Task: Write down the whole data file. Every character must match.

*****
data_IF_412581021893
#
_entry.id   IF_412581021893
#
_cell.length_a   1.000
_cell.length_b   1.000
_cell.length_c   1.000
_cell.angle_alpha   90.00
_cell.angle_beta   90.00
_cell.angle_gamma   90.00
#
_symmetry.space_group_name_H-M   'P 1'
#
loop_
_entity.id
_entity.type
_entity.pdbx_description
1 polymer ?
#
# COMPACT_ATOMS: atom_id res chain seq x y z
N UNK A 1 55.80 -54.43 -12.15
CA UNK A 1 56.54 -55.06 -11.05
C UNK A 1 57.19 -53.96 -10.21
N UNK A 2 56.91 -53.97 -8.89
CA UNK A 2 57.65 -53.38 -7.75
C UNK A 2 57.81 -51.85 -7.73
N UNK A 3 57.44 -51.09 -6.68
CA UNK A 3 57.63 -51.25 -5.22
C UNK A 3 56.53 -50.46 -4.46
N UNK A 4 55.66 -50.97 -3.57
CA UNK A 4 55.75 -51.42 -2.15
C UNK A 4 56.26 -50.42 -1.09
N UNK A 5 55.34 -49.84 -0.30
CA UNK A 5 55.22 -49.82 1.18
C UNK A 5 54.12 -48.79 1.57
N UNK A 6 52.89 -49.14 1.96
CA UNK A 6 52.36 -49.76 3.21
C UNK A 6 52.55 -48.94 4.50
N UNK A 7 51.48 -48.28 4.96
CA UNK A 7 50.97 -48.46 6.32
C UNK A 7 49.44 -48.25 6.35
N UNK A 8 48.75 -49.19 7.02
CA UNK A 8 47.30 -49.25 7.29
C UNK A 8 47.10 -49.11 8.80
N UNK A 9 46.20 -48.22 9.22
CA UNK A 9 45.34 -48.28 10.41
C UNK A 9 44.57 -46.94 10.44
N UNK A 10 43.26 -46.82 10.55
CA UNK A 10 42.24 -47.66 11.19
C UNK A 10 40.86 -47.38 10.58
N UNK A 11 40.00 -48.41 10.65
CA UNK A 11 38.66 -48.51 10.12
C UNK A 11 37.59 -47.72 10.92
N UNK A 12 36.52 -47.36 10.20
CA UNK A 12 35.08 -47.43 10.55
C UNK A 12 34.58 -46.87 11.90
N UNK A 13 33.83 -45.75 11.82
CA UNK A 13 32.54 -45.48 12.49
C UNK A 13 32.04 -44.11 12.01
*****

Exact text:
data_IF_412581021893
#
_entry.id   IF_412581021893
#
_cell.length_a   1.000
_cell.length_b   1.000
_cell.length_c   1.000
_cell.angle_alpha   90.00
_cell.angle_beta   90.00
_cell.angle_gamma   90.00
#
_symmetry.space_group_name_H-M   'P 1'
#
loop_
_entity.id
_entity.type
_entity.pdbx_description
1 polymer ?
#
# COMPACT_ATOMS: atom_id res chain seq x y z
N UNK A 1 55.80 -54.43 -12.15
CA UNK A 1 56.54 -55.06 -11.05
C UNK A 1 57.19 -53.96 -10.21
N UNK A 2 56.91 -53.97 -8.89
CA UNK A 2 57.65 -53.38 -7.75
C UNK A 2 57.81 -51.85 -7.73
N UNK A 3 57.44 -51.09 -6.68
CA UNK A 3 57.63 -51.25 -5.22
C UNK A 3 56.53 -50.46 -4.46
N UNK A 4 55.66 -50.97 -3.57
CA UNK A 4 55.75 -51.42 -2.15
C UNK A 4 56.26 -50.42 -1.09
N UNK A 5 55.34 -49.84 -0.30
CA UNK A 5 55.22 -49.82 1.18
C UNK A 5 54.12 -48.79 1.57
N UNK A 6 52.89 -49.14 1.96
CA UNK A 6 52.36 -49.76 3.21
C UNK A 6 52.55 -48.94 4.50
N UNK A 7 51.48 -48.28 4.96
CA UNK A 7 50.97 -48.46 6.32
C UNK A 7 49.44 -48.25 6.35
N UNK A 8 48.75 -49.19 7.02
CA UNK A 8 47.30 -49.25 7.29
C UNK A 8 47.10 -49.11 8.80
N UNK A 9 46.20 -48.22 9.22
CA UNK A 9 45.34 -48.28 10.41
C UNK A 9 44.57 -46.94 10.44
N UNK A 10 43.26 -46.82 10.55
CA UNK A 10 42.24 -47.66 11.19
C UNK A 10 40.86 -47.38 10.58
N UNK A 11 40.00 -48.41 10.65
CA UNK A 11 38.66 -48.51 10.12
C UNK A 11 37.59 -47.72 10.92
N UNK A 12 36.52 -47.36 10.20
CA UNK A 12 35.08 -47.43 10.55
C UNK A 12 34.58 -46.87 11.90
N UNK A 13 33.83 -45.75 11.82
CA UNK A 13 32.54 -45.48 12.49
C UNK A 13 32.04 -44.11 12.01